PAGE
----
WeWork goes bankrupt: As predictedflexible office space company WeWork has filed for Chapter 11 bankruptcy, listing more than $18.6 billion in debt in a remarkable collapse for the once-high-flying startup co-founded by Adam Neumann and funded by SoftBank, BlackRock and Goldman Sachs.
Slack’s loss, Bumble’s gain: Dating app Bumble announced a change this week: it is replacing founding CEO Whitney Wolfe Herd with Slack CEO Lidiane Jones. Jones only started as CEO at Slack last year, replacing another founding CEO, Stewart Butterfield. Ron and Sarah write that – even though Bumble now has a clear line of succession – this decision leaves Slack in a bit of a pickle.
Arrival fails to deliver: Arrival set out eight years ago to make electric vehicle production “radically more efficient.” So far, its plan to forgo the gigafactory in favor of local microfactories has proven anything but, Harri writes – thanks to missed production targets, low cash reserves, layoffs and a change of direction.
It’s winter, it’s not getting any warmer (at least here in New York), and I’d say there’s no better place to be than curled up inside with a podcast in company. If you need hardware, TechCrunch has a few that should definitely be on your radar.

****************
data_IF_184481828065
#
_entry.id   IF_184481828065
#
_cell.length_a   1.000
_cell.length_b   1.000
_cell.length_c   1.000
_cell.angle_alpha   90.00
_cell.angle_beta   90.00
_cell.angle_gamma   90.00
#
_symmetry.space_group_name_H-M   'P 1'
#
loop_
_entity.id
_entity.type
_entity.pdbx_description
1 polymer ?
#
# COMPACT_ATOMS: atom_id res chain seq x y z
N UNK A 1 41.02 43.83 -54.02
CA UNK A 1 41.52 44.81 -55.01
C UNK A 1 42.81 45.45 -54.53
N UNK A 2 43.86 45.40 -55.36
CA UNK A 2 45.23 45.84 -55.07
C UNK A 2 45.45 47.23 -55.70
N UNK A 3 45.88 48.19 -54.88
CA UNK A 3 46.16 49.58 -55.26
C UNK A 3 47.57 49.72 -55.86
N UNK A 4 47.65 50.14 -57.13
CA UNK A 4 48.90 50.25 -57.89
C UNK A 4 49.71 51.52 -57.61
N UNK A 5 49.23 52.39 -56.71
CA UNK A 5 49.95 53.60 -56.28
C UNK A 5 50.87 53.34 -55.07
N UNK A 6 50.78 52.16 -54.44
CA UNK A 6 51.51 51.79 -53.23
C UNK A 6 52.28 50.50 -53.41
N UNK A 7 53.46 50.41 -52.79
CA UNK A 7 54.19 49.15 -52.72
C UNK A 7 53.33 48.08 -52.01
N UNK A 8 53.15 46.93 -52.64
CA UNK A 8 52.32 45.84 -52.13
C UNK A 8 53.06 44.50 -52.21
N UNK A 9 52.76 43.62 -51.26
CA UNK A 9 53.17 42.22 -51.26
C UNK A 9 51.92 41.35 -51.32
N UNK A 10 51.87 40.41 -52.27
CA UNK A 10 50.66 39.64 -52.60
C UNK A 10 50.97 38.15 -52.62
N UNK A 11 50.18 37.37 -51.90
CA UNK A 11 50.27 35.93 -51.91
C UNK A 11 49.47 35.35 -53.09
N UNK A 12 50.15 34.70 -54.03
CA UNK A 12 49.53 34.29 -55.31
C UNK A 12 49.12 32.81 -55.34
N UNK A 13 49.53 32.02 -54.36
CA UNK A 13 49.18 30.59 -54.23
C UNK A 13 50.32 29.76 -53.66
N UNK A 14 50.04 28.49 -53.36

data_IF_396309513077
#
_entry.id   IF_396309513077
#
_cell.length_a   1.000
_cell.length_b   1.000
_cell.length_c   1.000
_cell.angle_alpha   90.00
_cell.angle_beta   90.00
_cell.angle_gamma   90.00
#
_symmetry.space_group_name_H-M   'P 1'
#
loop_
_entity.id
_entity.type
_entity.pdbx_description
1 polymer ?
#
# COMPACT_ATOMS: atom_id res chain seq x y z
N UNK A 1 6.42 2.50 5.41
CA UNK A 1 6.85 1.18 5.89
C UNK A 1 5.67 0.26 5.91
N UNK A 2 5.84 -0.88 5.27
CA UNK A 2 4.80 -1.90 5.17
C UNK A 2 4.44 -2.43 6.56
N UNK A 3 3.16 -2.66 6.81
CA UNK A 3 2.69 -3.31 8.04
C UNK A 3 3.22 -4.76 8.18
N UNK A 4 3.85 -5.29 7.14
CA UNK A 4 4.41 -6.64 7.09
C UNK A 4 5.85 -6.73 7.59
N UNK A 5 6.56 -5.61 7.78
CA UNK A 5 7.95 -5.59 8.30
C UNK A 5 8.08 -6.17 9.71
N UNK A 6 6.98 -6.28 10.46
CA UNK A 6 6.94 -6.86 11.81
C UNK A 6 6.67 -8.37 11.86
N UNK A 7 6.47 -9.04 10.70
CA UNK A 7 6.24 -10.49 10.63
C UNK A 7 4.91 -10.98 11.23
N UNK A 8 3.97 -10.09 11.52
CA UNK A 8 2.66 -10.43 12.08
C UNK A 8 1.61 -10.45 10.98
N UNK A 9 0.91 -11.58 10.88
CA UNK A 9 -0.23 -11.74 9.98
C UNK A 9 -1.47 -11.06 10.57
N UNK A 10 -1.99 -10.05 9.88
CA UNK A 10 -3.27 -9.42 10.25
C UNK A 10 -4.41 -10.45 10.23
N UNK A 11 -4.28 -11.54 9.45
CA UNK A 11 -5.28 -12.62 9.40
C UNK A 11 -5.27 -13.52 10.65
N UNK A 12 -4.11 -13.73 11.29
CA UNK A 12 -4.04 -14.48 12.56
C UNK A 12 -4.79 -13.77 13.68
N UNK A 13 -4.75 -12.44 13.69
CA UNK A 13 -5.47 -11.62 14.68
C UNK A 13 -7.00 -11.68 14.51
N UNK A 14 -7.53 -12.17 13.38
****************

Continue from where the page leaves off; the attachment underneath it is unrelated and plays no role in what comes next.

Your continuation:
This week on Equity, the team took a deep dive into the encouraging signs in the fintech startup market, starting with Klarna’s third-quarter results. From there, they looked at “buy now, pay later” consumer behavior and fintech fundraising results with a 2021 flavor.
In the meantime, Find featured Nasrat Khalid of Aseel, which started as an e-commerce company enabling local artisans in Afghanistan to sell to customers around the world. He moved into humanitarian aid work, providing emergency food supplies to people in need in Afghanistan and Turkey.
TC+ subscribers have access to in-depth commentary, analysis and surveys, which you are familiar with if you are already a subscriber. If it’s not the case, consider registering. Here are some highlights from this week:
Another disappointment regarding superconductors: Tim writes that a new, supposedly room-temperature, superconducting material is not what the scientific community was hoping for. With the paper published by Nature detailing the material facing shrinkage, the chances of researchers discovering a room-temperature superconductor seem even longer.
Klarna heading towards an IPO: Mary Ann and Alex write that Swedish fintech Klarna is taking steps toward a possible IPO. The company has initiated a process of restructuring a legal entity to create a holding company in the UK, an important first step in its IPO plans, a Klarna spokesperson told TechCrunch+ .
The Unicorn’s Legacy Is Not Over: It’s been 10 years since Cowboy Ventures founder Aileen Lee coined an incredibly catchy nickname for startups that were very rare at the time: Unicorns. TechCrunch+ spoke with Lee about what she thinks of the term 10 years later, now that her venture capital firm is also ten years old.